Those regulatory hurdles pop up because cannabis is still a Schedule 1 drug at the federal level, putting it in the most regulated category for high-risk drugs with no medical use.

As of Aug. 2, this hemp flower cannot be sold for the purpose of smoking in Texas. Instead, it’s marketed as an ingredient for tea.

"It definitely makes it more challenging," said Igor Grant, a medical doctor and professor of psychiatry in the School of Medicine at the University of California, San Diego, where he directs the Center For Medicinal Cannabis Research.

Grant said the data is clear that THC — the psychoactive component in cannabis — does have a medical use for patients facing pain, weight loss and muscle spasms, among other conditions. But the Schedule 1 classification makes the research very difficult.

"From a medical research standpoint, it is not an appropriate classification any longer because, as I’ve mentioned, there is evidence for usefulness in several conditions," he said.

While researchers say the Schedule 1 classification is inappropriate, THC does have potential harmful effects. It can increase anxiety in some people, and there is a correlative link between THC consumption and onset of schizophrenia or psychosis for people with a family history of those conditions.

Kevin Hill, the Director of Addiction Psychiatry at Beth Israel Deaconess Medical Center and an Associate Professor of Psychiatry at Harvard Medical School, uses CBD in his practice for a variety of purposes — including treatment of the small fraction of adults who develop cannabis addiction.

"To perhaps oversimplify a bit, (CBD) functions as a buffer of sorts to the harmful effects of THC, and so, that means that it has anti-anxiety properties, antipsychotic properties as well, along with many other things that we’re learning about it," he said. "So, cannabidiol has tremendous promise, but it’s critical that it’s used in the right way. And for me, that means under the supervision of a physician."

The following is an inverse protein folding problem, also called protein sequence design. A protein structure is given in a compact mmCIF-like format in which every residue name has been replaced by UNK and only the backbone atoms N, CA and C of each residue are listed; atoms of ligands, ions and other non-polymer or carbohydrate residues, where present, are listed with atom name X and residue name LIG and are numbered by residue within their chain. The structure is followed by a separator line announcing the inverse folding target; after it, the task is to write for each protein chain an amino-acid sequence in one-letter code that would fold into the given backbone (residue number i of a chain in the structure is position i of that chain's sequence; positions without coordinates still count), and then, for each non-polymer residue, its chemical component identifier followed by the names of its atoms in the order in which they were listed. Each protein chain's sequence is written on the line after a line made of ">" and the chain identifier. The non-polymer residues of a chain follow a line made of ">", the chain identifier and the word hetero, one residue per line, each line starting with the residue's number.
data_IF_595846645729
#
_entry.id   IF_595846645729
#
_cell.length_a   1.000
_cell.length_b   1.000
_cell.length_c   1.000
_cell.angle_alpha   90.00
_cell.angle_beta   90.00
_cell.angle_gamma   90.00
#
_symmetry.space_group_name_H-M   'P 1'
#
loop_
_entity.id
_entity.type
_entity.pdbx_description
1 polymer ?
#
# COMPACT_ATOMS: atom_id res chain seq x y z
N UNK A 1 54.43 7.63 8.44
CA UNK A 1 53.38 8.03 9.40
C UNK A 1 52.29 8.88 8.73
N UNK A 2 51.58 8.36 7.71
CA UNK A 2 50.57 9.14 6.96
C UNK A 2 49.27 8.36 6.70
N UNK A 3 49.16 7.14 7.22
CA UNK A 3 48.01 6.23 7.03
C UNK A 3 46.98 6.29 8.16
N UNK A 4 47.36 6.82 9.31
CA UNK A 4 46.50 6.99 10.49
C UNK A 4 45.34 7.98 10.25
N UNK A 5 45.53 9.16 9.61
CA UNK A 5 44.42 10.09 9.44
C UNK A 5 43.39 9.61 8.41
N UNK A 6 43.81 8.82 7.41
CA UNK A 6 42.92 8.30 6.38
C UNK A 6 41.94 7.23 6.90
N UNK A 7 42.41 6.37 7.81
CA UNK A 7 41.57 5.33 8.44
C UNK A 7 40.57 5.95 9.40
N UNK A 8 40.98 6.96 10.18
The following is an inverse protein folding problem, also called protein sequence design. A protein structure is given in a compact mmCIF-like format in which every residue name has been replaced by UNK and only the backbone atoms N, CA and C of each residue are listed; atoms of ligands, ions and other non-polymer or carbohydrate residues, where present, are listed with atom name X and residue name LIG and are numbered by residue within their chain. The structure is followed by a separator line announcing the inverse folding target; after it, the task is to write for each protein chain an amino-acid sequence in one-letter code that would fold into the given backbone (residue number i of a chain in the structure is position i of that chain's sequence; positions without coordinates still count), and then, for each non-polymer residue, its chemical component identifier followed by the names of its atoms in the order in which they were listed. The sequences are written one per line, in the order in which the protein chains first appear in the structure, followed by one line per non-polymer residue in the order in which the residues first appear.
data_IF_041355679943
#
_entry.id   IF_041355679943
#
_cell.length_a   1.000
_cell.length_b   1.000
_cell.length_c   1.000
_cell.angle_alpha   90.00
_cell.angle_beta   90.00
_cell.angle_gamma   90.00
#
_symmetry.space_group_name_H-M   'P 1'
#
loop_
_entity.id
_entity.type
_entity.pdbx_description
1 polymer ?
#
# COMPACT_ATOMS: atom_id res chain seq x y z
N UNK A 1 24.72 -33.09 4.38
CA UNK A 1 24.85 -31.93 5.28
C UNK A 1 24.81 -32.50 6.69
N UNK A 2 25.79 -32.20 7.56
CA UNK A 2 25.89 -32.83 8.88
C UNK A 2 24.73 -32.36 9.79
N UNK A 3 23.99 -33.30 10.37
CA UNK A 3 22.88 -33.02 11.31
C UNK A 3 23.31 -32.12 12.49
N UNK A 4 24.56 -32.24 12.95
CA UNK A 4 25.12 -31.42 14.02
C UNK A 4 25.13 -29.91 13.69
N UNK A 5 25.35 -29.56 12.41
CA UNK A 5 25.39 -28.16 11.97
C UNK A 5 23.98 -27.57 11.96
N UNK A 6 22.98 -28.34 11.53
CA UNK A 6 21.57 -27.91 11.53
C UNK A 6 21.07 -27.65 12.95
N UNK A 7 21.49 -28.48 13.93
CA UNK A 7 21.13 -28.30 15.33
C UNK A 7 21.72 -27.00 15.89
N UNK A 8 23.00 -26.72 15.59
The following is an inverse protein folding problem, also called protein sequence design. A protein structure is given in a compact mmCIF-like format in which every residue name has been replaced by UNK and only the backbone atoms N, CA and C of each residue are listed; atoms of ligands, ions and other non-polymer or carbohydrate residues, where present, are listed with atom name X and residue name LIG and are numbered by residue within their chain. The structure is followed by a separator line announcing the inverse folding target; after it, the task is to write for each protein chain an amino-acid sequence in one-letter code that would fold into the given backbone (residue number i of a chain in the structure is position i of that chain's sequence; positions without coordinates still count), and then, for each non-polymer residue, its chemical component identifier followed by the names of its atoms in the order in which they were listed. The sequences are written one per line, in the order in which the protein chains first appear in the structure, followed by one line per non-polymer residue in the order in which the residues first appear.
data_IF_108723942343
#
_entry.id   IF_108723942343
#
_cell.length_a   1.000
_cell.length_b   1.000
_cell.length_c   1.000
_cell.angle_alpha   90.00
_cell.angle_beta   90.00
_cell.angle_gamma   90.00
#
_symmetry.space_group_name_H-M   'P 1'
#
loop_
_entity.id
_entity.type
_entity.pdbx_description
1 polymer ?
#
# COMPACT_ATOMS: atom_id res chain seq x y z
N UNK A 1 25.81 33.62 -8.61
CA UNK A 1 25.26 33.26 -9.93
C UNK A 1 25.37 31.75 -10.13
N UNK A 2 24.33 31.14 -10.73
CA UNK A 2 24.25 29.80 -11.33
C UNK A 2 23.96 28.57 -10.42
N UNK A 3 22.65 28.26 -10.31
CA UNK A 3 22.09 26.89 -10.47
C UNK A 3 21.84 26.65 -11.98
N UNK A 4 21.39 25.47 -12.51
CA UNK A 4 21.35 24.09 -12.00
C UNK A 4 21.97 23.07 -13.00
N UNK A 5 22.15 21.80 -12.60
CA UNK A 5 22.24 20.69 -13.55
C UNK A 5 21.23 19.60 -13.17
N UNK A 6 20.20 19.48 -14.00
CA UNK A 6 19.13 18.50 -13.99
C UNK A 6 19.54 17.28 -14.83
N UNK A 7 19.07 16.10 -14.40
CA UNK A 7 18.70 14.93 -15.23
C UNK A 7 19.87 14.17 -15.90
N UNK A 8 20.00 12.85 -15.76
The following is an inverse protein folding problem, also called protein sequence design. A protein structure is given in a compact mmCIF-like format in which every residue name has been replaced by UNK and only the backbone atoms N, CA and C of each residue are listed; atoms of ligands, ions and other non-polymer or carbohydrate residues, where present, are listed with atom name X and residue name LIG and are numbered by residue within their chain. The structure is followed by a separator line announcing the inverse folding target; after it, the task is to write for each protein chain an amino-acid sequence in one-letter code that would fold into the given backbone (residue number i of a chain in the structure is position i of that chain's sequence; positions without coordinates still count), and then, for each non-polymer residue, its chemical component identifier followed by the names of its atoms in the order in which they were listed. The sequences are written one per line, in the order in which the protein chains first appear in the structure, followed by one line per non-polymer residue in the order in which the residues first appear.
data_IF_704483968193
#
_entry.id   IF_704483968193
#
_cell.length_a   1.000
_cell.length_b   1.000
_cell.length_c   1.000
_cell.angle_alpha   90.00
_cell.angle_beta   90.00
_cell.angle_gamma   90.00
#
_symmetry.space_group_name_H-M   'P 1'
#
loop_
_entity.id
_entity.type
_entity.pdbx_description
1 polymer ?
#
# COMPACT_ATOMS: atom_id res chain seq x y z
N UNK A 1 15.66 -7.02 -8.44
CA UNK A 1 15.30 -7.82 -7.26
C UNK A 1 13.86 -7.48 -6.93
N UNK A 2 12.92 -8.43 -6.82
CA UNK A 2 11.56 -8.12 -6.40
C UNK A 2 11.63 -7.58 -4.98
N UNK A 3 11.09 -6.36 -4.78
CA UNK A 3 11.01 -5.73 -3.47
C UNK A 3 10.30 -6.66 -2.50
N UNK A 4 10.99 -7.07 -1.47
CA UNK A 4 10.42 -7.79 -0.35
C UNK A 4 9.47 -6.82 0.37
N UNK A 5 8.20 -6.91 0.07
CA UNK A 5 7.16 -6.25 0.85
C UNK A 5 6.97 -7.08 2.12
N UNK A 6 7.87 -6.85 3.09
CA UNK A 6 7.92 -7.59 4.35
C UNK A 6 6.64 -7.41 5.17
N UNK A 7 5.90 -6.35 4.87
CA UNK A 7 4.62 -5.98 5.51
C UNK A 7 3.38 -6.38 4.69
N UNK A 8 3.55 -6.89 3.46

Hill says a lot of the CBD on the market isn't accurately labeled, and there's a risk of negative interactions with other drugs a consumer might be taking.

CBD recently became slightly easier to study after the Drug Enforcement Administration rescheduled it to the lowest category following the 2018 farm bill. But for researchers interested in studying CBD and THC together, they still have to go through a rigorous process involving interviews with federal agents, laboratory inspections and an obstacle course of bureaucratic red tape.

‘A Very Janus-Faced Relationship' — How Cannabis Became A Flashpoint Of U.S. Culture Wars

Martin A. Lee is the author of Smoke Signals: A Social History of Marijuana and he's the founder and director of Project CBD, a non-profit that promotes cannabis science and therapeutics.

"We have a very Janus-faced relationship with CBD — and with cannabis in general — when it comes to mental health issues and what the therapeutic possibilities could be, and what the cultural baggage still is," he said.

The Schedule 1 status of marijuana goes back to the culture wars of the Richard Nixon administration, but the "cultural baggage" goes back even further.

In 1930, the Federal Bureau of Narcotics (FBN) was formed. But the country was already at the start of the Great Depression, and as it got worse, the federal government had to cut back on spending. Harry Anslinger, the first FBN commissioner, wanted to ensure the survival of the bureau.

A propaganda film called Reefer Madness came out. It drew battle lines between cannabis traffickers and cops. After an innocent group of teenagers smoke cannabis, one of them is murdered and another is committed to an "institution for the criminally insane" for the rest of his life.